Dingo’s Mother A Chinese Domesticated Dog
The Australian dingo descends from domesticated dogs that people from Southeast Asia brought with them to Australia some 5,000 years ago. Genetic studies indicate that it is probably a matter of a single occasion and a very small number of dogs.
The story begins when a few domestic dogs originally originating from East Asia, jump ashore from a boat. “No matter how you get to Australia, you have to travel across open seas for at least 50 km-a journey no large land-based animal has ever undertaken without human assistance, as far as we know. Therefore, there is good reason to believe that the ancestors of the dingo jumped ashore in Australia together with people who went there by boat,” says Peter Savolainen at the Royal Institute of Technology, Stockholm, Sweden, who has directed the work.
The study also shows that the dingo has been genetically isolated for at least 3,500 years and therefore constitutes a unique vestige that has preserved the appearance of early domesticated dogs. The results answer a question many researchers have posed about the yellow wild dog in Australia and what it really is. The study is now being published in the prestigious scientific journal Proceedings of the National Academy of Sciences of the USA. The article is being pre-published this week at PNAS Online Early Edition.
Peter Savolainen and his associates have studied the DNA from 211 Dingos and compared it with the corresponding DNA of more than 600 domesticated dogs and wolves to find similarities and differences. The number of differences in the DNA indicates not only possible relationships but also provides information about how long ago various species and races parted ways.
Half of the DNA samples from the dingo are identical with each other, and the remaining ones differ only at individual sites. Such tiny variations in DNA support the theory that the ancestors of the dingo arrived in Australia late (5,000 years ago) and indicate that mixing of DNA from new individuals has been extremely limited since then.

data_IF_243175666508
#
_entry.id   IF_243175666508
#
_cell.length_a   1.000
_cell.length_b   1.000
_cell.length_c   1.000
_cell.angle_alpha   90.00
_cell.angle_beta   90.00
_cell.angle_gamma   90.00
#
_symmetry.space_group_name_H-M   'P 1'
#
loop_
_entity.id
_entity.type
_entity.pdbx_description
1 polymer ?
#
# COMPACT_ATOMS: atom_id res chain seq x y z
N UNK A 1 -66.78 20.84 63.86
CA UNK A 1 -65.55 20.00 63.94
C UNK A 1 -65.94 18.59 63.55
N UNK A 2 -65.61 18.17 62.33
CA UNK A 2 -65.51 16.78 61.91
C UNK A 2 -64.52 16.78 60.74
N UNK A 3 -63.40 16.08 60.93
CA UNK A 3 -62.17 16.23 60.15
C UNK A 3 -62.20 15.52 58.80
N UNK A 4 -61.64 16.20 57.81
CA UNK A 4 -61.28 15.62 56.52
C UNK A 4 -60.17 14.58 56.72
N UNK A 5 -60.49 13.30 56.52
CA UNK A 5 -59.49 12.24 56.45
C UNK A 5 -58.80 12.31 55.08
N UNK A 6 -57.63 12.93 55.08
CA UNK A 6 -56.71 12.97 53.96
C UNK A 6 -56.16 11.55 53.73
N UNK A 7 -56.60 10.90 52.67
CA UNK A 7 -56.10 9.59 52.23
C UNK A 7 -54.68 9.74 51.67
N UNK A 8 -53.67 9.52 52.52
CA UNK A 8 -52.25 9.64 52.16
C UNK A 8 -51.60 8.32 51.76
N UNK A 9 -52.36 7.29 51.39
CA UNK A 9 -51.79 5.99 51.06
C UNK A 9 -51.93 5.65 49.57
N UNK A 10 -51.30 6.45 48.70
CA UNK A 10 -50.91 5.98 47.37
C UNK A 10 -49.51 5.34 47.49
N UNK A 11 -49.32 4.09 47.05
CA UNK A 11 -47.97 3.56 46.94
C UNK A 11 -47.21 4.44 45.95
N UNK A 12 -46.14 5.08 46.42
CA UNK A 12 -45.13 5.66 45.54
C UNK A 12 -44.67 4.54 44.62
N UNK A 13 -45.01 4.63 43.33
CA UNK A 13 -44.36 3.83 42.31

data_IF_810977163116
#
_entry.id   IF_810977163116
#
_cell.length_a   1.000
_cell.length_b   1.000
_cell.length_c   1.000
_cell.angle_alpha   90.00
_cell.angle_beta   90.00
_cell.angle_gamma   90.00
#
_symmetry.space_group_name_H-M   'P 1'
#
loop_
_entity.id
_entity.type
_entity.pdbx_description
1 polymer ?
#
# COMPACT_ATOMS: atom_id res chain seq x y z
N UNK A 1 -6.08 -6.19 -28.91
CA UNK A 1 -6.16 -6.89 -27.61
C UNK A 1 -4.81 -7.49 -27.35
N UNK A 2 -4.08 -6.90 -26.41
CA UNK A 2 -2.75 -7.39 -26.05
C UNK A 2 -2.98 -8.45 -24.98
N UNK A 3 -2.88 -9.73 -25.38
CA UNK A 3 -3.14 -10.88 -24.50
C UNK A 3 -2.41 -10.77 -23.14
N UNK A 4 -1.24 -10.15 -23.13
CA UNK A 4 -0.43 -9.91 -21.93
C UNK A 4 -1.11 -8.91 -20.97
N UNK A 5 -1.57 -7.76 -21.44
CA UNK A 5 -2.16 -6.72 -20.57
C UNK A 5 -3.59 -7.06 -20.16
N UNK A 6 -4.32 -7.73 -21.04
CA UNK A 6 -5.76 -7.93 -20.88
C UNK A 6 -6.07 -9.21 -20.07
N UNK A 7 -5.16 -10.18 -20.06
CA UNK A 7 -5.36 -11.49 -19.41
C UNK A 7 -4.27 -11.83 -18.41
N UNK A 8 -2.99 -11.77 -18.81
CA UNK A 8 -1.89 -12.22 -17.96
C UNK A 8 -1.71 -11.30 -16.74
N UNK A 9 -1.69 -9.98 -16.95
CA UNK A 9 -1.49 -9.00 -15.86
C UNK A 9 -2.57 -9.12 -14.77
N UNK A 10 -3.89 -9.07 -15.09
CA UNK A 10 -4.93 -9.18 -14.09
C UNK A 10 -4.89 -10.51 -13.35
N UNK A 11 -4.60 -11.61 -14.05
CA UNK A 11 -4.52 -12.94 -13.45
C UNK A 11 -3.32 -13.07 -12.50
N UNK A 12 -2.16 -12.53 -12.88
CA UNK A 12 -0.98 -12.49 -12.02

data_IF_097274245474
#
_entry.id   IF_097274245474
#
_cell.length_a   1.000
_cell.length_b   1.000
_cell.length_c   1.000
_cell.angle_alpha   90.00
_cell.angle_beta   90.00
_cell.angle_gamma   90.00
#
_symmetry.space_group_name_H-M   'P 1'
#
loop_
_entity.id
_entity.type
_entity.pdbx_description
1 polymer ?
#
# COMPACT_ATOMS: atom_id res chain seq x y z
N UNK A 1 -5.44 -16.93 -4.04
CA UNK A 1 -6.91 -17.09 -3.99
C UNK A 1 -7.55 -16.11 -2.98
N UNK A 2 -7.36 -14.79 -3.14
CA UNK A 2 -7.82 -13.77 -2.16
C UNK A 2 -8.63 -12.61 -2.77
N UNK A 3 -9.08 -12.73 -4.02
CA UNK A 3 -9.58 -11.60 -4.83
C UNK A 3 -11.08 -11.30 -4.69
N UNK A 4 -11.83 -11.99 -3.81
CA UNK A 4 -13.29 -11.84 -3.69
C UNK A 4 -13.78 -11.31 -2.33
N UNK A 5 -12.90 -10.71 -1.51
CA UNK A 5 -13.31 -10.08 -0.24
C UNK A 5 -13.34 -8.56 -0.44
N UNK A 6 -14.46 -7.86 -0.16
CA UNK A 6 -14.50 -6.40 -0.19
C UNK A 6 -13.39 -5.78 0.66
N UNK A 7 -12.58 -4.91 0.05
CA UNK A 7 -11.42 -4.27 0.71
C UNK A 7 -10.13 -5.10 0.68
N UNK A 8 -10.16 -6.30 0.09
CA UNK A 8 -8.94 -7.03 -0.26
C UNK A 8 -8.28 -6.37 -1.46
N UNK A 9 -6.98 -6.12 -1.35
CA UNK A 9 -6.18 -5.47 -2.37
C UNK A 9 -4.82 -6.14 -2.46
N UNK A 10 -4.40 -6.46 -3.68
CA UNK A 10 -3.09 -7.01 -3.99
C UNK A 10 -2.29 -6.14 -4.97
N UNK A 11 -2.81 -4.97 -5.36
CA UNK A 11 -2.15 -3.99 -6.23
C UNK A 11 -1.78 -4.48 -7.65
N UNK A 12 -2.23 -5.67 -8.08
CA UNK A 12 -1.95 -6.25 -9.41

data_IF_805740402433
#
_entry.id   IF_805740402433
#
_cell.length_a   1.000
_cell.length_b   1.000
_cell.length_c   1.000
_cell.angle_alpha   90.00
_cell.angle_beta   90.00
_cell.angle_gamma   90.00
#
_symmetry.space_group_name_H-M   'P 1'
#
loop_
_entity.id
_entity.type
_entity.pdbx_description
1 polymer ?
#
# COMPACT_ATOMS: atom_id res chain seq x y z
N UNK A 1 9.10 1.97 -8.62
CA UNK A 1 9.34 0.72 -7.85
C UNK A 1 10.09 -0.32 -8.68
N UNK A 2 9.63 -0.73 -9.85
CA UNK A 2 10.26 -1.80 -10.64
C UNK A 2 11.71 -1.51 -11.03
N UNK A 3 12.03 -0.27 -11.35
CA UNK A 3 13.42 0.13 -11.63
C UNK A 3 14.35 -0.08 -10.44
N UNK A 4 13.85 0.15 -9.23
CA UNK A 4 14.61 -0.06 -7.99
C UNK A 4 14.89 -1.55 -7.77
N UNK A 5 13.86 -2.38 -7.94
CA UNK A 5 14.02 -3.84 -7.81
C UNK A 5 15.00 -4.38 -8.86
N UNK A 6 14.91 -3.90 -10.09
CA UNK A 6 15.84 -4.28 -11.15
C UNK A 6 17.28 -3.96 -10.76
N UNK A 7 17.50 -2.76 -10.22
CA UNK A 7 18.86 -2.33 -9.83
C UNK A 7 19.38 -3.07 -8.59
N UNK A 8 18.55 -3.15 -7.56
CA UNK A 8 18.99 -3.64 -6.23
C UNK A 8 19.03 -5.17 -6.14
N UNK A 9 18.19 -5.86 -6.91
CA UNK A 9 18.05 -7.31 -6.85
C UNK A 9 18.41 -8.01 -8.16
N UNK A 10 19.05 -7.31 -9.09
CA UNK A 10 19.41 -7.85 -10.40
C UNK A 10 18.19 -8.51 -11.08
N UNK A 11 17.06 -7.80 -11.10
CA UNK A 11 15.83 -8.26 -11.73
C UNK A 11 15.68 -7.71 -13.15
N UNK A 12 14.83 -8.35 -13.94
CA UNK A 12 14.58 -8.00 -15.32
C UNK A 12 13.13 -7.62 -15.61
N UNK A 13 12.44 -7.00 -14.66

Peter Savolainen and his associates from Australia and New Zealand have been able to establish great similarities between the DNA of the dingo and that of dogs from Southeast Asia, which points to the dingo being a domesticated dog that became wild rather than being a wild dog from the beginning. The similarity also bolsters the theory that the dingo stems from Southeast Asia and not India, which has been an alternative hypothesis since certain breeds of dogs in India have a skeleton that clearly brings to mind the dingo.
A set of other facts strengthen the conclusions from the genetic studies. The dingo evinces great similarities in appearance with today’s domesticated dogs; the oldest archaeological evidence of the dingo in Australia is from 3,500 years ago; and the dingo does not inhabit Tasmania, which separated from the rest of Australia 12,000 years ago. Their ancestors coming to Australia 5,000 years ago also harmonizes well with the fact that at that time Chinese peoples colonized the archipelago outside Australia.
This research into the origin of the dingo has been conducted by Peter Savolainen in collaboration with scientists from Australia and New Zealand and builds on the acclaimed results from the same research team presented a couple of years ago regarding the origin of the domestic dog.
Magnus Myrén | alfa
The most recent press releases about innovation >>>
Die letzten 5 Focus-News des innovations-reports im Überblick:
Physicists have developed a new technique that uses electrical voltages to control the electron spin on a chip. The newly-developed method provides protection from spin decay, meaning that the contained information can be maintained and transmitted over comparatively large distances, as has been demonstrated by a team from the University of Basel’s Department of Physics and the Swiss Nanoscience Institute. The results have been published in Physical Review X.
For several years, researchers have been trying to use the spin of an electron to store and transmit information. The spin of each electron is always coupled...
What is the mass of a proton? Scientists from Germany and Japan successfully did an important step towards the most exact knowledge of this fundamental constant. By means of precision measurements on a single proton, they could improve the precision by a factor of three and also correct the existing value.
To determine the mass of a single proton still more accurate – a group of physicists led by Klaus Blaum and Sven Sturm of the Max Planck Institute for Nuclear...
A bacterial enzyme enables reactions that open up alternatives to key industrial chemical processes
The research team of Prof. Dr. Oliver Einsle at the University of Freiburg's Institute of Biochemistry has long been exploring the functioning of nitrogenase....
Larsen C Ice Shelf rift finally breaks through
A one trillion tonne iceberg - one of the biggest ever recorded -- has calved away from the Larsen C Ice Shelf in Antarctica, after a rift in the ice,...
Physics supports biology: Researchers from PTB have developed a model system to investigate friction phenomena with atomic precision
Friction: what you want from car brakes, otherwise rather a nuisance. In any case, it is useful to know as precisely as possible how friction phenomena arise –...